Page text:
May 17, 1996
"The Cabinet of Dr. Caligari" and "Blade Runner" are among the top double features at the Academy of Motion Picture Arts and Sciences' Standards Screening Series this month. They will be shown tonight at 7:30 p.m. in the Samuel Goldwyn Theater. Tickets are $5 for general admission and $3 for academy members. Doors will open at 6:30 p.m. The Academy Gallery will be opened from 5-7:30 p.m. and after screenings. Normal viewing hours for the academy's current exhibition are 10 a.m. to 5 p.m.
February 2, 2008
Re "L.A. vision: a towering sign," Jan. 27 Regarding these giant electronic signs, five descriptive terms I noted in the article included futuristic, cinematic, art, beautiful and vision(ary). I suggest five other terms that more accurately apply, the same five that have always applied since the first billboards were erected: commercialism, intrusive, eyesore, blight and parasitic. I might consider rethinking these electronic billboards -- and that's all they are, high-tech billboards -- only if developer Sonny Astani agrees to plaster giant advertisements for beer and toilet paper across the exterior walls of his personal home.
October 20, 1991
Thank you for Kenneth Turan's tactful piece on the so-called director's cut of "Blade Runner" ("A Prime Cut," Oct. 13). I've been a fan of this film since I first saw it in England 10 years ago, and I'm disturbed by Warner Bros.' nonchalant treatment of what many consider to be a landmark work. We should be grateful for any effort to restore and preserve our film heritage. But if Warner Bros. cares so much about preservation, why does this print look so dull? What happened to the incredible visuals that were the heart and soul of this film?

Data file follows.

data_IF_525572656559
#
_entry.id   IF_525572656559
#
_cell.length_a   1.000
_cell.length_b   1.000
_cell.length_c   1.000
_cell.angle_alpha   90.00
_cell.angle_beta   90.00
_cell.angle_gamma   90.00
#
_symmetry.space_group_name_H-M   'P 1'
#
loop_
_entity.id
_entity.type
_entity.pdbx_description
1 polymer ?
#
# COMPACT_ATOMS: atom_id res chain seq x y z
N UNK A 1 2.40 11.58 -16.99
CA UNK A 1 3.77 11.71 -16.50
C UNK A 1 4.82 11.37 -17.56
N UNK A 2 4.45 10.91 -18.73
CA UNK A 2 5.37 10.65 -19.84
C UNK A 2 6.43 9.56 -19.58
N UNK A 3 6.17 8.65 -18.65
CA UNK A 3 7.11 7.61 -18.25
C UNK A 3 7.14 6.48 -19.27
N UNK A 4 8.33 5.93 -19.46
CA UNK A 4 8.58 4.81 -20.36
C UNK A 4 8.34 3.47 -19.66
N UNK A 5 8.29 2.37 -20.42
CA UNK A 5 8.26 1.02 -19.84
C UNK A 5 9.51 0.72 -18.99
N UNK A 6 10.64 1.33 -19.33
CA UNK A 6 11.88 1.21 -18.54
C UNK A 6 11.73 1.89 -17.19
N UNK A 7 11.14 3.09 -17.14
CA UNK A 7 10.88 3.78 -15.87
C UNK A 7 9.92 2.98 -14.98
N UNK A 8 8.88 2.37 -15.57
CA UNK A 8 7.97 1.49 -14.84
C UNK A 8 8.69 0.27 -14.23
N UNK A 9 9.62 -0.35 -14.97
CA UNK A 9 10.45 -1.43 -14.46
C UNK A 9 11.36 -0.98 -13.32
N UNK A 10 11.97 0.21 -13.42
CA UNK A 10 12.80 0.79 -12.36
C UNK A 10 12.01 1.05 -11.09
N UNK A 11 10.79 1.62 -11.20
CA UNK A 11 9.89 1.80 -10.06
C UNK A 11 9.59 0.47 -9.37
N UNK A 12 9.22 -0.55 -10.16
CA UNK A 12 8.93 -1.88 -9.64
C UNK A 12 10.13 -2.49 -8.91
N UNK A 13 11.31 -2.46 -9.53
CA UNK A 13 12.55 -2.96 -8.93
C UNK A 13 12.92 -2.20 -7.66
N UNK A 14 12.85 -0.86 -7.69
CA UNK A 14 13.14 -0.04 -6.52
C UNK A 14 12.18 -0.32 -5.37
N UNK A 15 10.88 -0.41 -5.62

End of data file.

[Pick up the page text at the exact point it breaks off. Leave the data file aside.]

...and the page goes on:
July 4, 2008 |
Missing footage from Fritz Lang's classic 1927 film "Metropolis" has been discovered in a small museum in Argentina. "We were overjoyed when we heard about the find," said Helmut Possmann, head of the German foundation that owns the rights to the silent film. "We no longer believed we'd see this. Time and again we had had calls about supposed footage but were disappointed." With its cold, monumental vision of mechanized society, "Metropolis" forged a template for generations of science-fiction cinema, and its enduring influence has been cited on films from "Blade Runner" to "Fahrenheit 451" and "Star Wars."
June 19, 2002 |
It has been 20 years since the seminal sci-fi film "Blade Runner" first burst on the scene with its cyberpunk prophecy of a dehumanized 21st century. The dark and dank depiction of L.A. as a technological wonder and existential wasteland--part noir and part sci-fi--may owe its aesthetic to director Ridley Scott, but its vision is that of the late author Philip K. Dick. It was Dick who was responsible for the thrust of this much imitated paranoid parable: What is reality?
May 3, 2004
Re Steve Lopez's April 28 column, "Progress Overtakes Movie, or Does It?" In it, he describes the film "A Day Without a Mexican," which paints a bleak picture of existence in Los Angeles without Mexicans. Life as we know it, the film claims, would come to a standstill. It seems to me, however, that life as we know it has already come to a standstill. Our freeways are jammed, our schools have deteriorated, our hospitals are overwhelmed. Nobody wants "a day without Mexicans." They are an important part of our California culture, but the flood of illegals now coming over the border is not enhancing the quality of life but destroying it. Please don't give me the argument that we'll all pay more for our fruits and vegetables without their cheap labor.